Once the data is cleaned, aggregated, and linked to individual patients for longitudinal analyses, it must be organized or enriched to allow for the development of risk-adjusted quality outcomes across facilities and allow for evaluation of cost analysis or payment models. Without such enrichment, we cannot perform an apples-to-apples data comparison to accurately attribute costs and outcomes. Measuring and incentivizing payment for performance or outcome requires that physicians who take care of the sickest patients are not penalized when compared to those who take care of healthier patients. In addition, patients must be grouped to allow segment management One commonly used regression model produces a clear picture of the individuals who are utilizing care at a higher rate, but it does not allow for patient groupings that clinical teams can use to manage segments of a population and track improvement over time.

Big Data Needs a Framework for Transformation into Smart Data

Transforming Big Data into actionable insights requires philosophy and framework for value-based care. Without a clear understanding of what we want to learn and how best to measure our data, Big Data’s potential will not be realized. To understand the interdependency between the length of stay and complications or avoidable events, for example, the data must be linked and enriched to allow correlation analysis of root causes for potential action. Figure 1 proposes one such framework for consideration.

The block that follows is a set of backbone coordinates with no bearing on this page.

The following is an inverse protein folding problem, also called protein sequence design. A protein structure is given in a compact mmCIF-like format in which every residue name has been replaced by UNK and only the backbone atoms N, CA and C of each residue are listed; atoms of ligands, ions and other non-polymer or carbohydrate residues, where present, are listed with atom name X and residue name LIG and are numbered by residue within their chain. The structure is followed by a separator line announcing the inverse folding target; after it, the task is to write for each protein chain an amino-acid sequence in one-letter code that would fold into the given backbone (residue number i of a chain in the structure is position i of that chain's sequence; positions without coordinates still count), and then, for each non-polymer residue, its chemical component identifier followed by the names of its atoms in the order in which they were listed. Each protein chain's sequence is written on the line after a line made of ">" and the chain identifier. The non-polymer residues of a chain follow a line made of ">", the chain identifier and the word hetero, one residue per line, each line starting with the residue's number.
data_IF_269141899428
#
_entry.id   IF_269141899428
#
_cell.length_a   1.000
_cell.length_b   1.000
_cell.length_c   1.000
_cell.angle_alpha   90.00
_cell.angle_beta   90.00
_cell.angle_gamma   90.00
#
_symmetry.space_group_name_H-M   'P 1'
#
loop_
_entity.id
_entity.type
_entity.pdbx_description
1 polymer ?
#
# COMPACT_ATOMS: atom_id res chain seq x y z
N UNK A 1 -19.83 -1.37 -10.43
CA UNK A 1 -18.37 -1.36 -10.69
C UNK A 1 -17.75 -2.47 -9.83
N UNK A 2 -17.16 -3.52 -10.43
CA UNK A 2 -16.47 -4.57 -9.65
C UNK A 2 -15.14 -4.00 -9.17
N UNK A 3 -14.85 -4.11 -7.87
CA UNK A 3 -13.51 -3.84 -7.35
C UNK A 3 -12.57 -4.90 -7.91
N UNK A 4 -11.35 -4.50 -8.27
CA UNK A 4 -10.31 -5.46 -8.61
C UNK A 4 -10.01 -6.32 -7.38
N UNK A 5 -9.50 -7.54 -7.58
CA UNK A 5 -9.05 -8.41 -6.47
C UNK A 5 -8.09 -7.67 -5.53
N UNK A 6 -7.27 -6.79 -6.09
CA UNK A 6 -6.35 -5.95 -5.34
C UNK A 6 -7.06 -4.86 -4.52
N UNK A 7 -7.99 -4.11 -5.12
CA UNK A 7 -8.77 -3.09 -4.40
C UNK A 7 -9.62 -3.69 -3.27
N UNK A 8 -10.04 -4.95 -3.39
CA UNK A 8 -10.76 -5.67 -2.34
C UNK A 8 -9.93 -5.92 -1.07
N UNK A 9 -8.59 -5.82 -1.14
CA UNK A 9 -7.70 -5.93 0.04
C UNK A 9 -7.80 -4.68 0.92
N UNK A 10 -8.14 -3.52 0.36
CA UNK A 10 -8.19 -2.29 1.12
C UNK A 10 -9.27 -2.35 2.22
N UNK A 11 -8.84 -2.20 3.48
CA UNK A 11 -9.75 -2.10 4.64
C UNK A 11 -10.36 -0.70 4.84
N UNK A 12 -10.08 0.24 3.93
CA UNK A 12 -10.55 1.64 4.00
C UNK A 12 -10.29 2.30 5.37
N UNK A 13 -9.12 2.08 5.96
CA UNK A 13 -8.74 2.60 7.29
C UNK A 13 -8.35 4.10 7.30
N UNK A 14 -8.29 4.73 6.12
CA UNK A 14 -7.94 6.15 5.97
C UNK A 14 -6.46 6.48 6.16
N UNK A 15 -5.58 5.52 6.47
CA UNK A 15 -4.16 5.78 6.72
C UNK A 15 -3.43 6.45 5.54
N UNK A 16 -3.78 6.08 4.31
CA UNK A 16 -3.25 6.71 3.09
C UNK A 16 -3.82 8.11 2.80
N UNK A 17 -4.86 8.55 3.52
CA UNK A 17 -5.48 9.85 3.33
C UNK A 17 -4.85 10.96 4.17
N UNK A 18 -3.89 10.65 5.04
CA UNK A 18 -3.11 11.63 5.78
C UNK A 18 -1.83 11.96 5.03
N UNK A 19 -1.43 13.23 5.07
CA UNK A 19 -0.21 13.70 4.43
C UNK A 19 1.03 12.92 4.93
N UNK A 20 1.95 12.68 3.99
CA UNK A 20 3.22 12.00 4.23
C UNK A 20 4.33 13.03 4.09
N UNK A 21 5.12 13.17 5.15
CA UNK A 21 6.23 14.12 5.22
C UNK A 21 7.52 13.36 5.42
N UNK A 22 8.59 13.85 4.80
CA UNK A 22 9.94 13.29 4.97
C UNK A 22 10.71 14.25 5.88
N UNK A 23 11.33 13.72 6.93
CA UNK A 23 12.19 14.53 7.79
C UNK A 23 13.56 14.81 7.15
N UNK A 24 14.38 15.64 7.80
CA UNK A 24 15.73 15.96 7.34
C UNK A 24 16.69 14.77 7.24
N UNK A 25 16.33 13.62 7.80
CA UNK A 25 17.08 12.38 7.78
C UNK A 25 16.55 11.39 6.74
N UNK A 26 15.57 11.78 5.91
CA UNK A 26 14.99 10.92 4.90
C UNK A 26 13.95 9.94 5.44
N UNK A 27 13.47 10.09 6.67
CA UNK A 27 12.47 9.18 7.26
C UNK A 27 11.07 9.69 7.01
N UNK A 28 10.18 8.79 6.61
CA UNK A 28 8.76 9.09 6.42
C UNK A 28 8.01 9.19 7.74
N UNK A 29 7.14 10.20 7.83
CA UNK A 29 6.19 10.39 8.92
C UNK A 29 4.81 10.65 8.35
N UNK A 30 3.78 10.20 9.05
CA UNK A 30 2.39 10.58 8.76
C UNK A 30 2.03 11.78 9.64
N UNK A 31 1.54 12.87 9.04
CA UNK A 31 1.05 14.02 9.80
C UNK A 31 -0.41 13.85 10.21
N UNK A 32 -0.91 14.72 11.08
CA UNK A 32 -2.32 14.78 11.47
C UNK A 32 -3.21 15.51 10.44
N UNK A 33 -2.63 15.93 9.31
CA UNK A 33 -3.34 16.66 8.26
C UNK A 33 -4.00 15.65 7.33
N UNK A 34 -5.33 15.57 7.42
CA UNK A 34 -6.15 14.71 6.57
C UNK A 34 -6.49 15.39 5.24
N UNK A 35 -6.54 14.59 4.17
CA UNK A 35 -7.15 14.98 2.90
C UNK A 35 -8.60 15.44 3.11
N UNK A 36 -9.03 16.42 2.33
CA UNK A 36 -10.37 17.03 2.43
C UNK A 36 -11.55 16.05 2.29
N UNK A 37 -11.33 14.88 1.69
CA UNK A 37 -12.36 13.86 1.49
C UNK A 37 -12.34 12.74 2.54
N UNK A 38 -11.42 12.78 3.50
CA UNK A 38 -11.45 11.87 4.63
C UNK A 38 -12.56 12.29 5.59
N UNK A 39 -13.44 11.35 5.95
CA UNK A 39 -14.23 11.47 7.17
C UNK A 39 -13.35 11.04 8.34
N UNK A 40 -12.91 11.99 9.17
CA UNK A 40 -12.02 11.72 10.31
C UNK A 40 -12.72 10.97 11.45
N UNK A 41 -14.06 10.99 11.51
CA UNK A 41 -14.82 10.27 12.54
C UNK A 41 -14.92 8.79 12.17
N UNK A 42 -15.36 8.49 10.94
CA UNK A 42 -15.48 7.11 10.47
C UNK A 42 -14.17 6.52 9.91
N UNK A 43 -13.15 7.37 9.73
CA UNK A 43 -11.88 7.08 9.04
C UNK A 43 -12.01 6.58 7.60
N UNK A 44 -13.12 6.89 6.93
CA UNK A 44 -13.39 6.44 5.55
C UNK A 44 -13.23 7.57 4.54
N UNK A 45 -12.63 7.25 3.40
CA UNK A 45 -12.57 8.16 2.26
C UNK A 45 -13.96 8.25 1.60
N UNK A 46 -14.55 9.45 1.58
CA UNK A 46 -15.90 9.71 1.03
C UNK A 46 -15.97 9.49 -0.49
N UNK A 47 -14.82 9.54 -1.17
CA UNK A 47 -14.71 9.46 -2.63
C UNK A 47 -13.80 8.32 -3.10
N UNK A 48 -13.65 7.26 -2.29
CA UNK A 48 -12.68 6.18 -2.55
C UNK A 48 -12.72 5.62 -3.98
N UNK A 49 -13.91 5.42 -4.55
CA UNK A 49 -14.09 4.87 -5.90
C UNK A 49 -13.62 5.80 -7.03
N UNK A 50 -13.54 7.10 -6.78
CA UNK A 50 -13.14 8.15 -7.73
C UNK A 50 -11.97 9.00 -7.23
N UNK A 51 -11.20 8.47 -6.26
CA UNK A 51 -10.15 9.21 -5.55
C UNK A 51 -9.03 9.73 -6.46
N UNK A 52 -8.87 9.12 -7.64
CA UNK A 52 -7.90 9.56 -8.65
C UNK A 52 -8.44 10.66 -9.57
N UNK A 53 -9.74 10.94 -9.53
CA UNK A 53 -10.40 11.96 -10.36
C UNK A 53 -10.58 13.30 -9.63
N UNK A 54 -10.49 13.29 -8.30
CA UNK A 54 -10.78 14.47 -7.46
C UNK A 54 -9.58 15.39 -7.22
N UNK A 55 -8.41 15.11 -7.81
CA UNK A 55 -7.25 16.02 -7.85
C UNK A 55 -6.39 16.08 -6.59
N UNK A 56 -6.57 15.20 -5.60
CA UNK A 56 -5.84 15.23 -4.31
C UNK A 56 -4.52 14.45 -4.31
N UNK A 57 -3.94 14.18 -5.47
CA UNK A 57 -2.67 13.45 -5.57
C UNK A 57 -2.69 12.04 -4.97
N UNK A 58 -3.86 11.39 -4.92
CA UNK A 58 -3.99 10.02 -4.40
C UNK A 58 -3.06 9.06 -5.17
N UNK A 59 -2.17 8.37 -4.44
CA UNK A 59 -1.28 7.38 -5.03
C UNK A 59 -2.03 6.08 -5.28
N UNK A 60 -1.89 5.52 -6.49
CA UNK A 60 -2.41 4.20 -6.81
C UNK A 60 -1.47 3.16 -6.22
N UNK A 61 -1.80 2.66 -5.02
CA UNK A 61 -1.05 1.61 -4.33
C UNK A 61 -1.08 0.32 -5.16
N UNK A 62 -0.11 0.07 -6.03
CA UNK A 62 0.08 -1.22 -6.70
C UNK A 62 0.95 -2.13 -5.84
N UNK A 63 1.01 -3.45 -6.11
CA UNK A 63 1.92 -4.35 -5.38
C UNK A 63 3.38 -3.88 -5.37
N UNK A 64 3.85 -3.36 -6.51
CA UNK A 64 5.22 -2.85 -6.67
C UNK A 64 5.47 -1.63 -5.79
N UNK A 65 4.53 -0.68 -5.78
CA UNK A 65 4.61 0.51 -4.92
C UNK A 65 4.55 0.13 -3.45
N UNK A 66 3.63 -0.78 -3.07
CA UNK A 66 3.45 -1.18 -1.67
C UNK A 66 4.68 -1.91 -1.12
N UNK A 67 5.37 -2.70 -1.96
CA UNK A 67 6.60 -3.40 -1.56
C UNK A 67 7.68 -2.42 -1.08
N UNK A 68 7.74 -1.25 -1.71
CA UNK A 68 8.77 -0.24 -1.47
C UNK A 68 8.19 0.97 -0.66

What does all this mean for integrated healthcare systems? Cost reduction is crucial for all CEOs, and this means identifying variation or waste in the system, such as potentially preventable readmission or complications that could lower costs and increase quality and outcomes. It requires a consistent set of outcome measures within a larger analytic framework to drive the transformational changes needed to achieve these goals. This means first and foremost that HCOs need the Big Data along with data enrichment (risk stratification, benchmark, attribution, and more) down to the individual service line and physician level. Adequate risk adjustment ensures an accurate determination of the relative rate of negative outcomes and establishes fair rewards and penalties. HCOs must either acquire the skill sets to tackle the process of data normalization and enrichment or outsource the work, without underestimating the level of complexity and the resources needed.

In conclusion, healthcare organizations should consider the following goals in capitalizing on Big Data to meet the growing demands of value-based care:

• Healthcare organizations must continue to focus, manage, and lower costs while optimizing revenue through:

1) Consolidation/partnership with payers or other providers

2) Focus on waste reduction and variation

• Health IT companies should support HCOs with Smart Data, not just Big Data, and focus not only on aggregating, cleaning, and normalizing data but also on categorization and enrichment of the data with risk stratification and benchmarking for improved performance management.

• Payers and the Government should focus on measurable outcomes tied to significant cost savings with an appropriate and transparent incentive program to make healthcare more affordable and sustainable.

• Apply Smart Data built on an analytic framework based on a philosophical foundation of quality outcomes.